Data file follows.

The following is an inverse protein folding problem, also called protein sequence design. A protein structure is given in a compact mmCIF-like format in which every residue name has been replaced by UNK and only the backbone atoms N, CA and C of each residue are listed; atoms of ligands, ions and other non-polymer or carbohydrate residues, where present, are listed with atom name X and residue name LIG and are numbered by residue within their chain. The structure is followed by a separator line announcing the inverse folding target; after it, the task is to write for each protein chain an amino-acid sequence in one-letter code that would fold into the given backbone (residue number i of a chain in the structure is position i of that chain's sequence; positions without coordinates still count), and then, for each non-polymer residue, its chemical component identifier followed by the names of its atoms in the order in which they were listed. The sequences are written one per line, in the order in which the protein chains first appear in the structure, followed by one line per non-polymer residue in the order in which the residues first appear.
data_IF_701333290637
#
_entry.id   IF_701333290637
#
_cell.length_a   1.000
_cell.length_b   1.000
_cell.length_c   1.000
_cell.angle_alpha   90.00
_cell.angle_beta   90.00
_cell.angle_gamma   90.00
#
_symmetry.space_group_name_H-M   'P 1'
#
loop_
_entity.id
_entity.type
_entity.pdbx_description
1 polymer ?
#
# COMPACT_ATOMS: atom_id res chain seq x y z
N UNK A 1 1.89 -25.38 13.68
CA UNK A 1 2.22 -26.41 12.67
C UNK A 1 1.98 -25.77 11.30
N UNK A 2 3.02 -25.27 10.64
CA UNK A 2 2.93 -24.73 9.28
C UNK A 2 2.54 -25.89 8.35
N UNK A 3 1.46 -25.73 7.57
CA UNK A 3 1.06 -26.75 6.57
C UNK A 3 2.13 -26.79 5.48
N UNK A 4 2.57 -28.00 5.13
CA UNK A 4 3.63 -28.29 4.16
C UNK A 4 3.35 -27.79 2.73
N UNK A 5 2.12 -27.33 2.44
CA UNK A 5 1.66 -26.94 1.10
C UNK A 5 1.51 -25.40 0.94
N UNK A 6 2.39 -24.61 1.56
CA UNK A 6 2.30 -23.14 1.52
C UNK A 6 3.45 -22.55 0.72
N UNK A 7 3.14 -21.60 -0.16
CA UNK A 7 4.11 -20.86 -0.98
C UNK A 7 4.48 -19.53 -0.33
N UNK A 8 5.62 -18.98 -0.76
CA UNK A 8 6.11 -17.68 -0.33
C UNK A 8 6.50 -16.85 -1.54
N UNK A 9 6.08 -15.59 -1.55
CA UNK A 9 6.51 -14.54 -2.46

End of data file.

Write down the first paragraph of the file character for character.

The following is an inverse protein folding problem, also called protein sequence design. A protein structure is given in a compact mmCIF-like format in which every residue name has been replaced by UNK and only the backbone atoms N, CA and C of each residue are listed; atoms of ligands, ions and other non-polymer or carbohydrate residues, where present, are listed with atom name X and residue name LIG and are numbered by residue within their chain. The structure is followed by a separator line announcing the inverse folding target; after it, the task is to write for each protein chain an amino-acid sequence in one-letter code that would fold into the given backbone (residue number i of a chain in the structure is position i of that chain's sequence; positions without coordinates still count), and then, for each non-polymer residue, its chemical component identifier followed by the names of its atoms in the order in which they were listed. The sequences are written one per line, in the order in which the protein chains first appear in the structure, followed by one line per non-polymer residue in the order in which the residues first appear.